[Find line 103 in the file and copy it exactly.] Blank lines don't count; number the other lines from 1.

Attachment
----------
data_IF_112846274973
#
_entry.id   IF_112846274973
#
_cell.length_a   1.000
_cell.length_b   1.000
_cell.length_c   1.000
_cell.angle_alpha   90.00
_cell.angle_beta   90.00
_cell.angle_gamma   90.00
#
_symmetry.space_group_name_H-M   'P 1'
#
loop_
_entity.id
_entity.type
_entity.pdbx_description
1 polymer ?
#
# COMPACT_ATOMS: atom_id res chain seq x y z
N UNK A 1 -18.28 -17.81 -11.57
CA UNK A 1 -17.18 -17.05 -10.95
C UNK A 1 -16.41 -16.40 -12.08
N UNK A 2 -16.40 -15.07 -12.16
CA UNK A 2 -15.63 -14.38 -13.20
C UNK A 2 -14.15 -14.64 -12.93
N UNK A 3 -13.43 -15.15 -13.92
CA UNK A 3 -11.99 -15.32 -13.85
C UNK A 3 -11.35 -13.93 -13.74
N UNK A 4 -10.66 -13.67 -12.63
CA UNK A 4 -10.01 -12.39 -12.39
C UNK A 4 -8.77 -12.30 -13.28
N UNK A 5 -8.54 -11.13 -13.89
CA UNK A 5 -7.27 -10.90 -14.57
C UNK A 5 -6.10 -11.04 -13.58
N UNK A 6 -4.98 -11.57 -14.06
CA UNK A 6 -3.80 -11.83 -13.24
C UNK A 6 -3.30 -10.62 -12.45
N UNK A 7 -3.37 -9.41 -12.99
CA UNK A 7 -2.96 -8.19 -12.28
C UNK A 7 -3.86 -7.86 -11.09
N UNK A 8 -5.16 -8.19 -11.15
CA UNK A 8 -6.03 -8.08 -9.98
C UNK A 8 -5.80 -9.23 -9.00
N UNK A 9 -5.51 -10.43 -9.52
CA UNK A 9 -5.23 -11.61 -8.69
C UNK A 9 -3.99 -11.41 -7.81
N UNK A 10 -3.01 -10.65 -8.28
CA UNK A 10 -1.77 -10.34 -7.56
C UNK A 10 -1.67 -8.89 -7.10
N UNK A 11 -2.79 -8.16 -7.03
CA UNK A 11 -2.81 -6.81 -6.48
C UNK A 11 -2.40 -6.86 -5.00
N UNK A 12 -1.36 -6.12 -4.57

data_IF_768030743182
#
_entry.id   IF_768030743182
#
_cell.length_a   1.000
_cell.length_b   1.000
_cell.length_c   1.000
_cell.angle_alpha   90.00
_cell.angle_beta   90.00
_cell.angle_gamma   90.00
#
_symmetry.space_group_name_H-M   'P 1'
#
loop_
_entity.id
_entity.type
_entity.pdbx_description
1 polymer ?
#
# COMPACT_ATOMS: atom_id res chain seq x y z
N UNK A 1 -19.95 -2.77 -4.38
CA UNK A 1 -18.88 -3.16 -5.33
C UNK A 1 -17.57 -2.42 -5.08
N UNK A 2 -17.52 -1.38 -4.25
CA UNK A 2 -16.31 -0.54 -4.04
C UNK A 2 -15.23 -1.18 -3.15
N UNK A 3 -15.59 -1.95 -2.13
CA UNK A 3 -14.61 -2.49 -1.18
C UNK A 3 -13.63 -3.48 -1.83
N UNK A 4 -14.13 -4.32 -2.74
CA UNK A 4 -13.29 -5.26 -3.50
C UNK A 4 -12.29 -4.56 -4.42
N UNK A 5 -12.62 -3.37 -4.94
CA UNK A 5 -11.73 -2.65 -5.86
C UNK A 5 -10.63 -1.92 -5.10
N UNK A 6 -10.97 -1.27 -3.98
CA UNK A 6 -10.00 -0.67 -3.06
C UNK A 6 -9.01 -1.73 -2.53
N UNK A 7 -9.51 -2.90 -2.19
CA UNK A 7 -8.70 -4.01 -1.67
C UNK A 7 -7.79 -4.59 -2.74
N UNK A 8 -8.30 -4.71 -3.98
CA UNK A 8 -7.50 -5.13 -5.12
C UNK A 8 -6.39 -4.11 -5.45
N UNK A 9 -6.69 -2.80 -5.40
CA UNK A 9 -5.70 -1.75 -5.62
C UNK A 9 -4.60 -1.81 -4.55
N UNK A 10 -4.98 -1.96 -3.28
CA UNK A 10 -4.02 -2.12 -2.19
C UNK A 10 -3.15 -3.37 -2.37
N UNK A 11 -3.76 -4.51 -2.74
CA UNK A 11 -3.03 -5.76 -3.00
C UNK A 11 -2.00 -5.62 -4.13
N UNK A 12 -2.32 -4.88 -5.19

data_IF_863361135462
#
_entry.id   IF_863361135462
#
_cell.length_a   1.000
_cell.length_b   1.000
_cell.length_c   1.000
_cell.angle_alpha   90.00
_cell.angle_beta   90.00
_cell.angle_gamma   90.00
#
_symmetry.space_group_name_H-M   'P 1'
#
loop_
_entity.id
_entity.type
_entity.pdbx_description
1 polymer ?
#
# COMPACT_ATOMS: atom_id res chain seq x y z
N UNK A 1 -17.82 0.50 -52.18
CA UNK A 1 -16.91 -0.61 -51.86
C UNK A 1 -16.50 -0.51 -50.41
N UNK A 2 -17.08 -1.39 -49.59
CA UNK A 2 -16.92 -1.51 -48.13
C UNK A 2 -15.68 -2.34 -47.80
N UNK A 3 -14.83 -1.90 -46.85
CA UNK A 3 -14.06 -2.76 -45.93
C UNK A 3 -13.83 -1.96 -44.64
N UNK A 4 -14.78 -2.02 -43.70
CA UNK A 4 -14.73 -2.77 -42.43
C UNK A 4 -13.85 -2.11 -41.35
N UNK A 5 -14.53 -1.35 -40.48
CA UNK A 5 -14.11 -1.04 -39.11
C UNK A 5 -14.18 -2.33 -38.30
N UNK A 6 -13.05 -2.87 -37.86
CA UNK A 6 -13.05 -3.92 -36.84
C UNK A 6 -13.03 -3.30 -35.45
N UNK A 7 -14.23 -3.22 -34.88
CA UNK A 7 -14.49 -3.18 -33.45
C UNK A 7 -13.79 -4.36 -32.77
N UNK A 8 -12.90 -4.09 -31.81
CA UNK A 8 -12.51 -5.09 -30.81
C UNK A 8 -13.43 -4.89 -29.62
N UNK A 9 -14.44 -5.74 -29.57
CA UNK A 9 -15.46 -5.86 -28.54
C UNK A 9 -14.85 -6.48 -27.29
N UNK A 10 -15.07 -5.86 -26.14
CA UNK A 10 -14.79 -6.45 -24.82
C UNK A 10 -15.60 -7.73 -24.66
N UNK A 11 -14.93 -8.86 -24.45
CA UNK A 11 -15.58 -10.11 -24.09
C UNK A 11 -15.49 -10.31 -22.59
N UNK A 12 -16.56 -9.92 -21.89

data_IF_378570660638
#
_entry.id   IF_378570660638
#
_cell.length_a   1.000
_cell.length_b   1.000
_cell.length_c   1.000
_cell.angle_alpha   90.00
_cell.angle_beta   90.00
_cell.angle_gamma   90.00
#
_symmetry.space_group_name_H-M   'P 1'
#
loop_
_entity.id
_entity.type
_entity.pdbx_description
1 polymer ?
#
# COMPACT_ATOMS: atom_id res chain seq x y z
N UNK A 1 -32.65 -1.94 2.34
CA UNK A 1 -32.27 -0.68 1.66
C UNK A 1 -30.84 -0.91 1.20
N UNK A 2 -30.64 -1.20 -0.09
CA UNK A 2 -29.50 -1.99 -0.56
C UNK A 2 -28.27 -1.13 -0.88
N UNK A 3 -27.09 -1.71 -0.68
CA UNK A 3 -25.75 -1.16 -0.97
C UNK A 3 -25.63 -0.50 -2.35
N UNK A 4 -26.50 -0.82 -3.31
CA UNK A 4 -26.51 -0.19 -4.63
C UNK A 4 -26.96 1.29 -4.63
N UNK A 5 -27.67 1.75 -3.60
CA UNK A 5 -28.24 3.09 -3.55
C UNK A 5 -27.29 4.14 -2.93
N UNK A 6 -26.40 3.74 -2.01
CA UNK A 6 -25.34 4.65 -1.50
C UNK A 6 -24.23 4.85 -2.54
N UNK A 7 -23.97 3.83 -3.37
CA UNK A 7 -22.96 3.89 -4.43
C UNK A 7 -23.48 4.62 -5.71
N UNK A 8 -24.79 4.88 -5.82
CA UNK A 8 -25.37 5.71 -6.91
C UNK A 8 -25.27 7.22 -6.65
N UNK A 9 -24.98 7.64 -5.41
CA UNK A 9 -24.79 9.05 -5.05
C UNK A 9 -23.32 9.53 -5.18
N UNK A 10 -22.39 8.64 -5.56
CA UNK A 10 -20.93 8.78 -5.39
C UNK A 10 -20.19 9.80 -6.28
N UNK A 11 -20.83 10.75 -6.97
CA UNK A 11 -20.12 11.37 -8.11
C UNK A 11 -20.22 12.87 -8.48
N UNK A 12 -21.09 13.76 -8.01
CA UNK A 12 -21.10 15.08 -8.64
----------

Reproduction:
CA UNK A 10 -4.02 -2.12 -2.19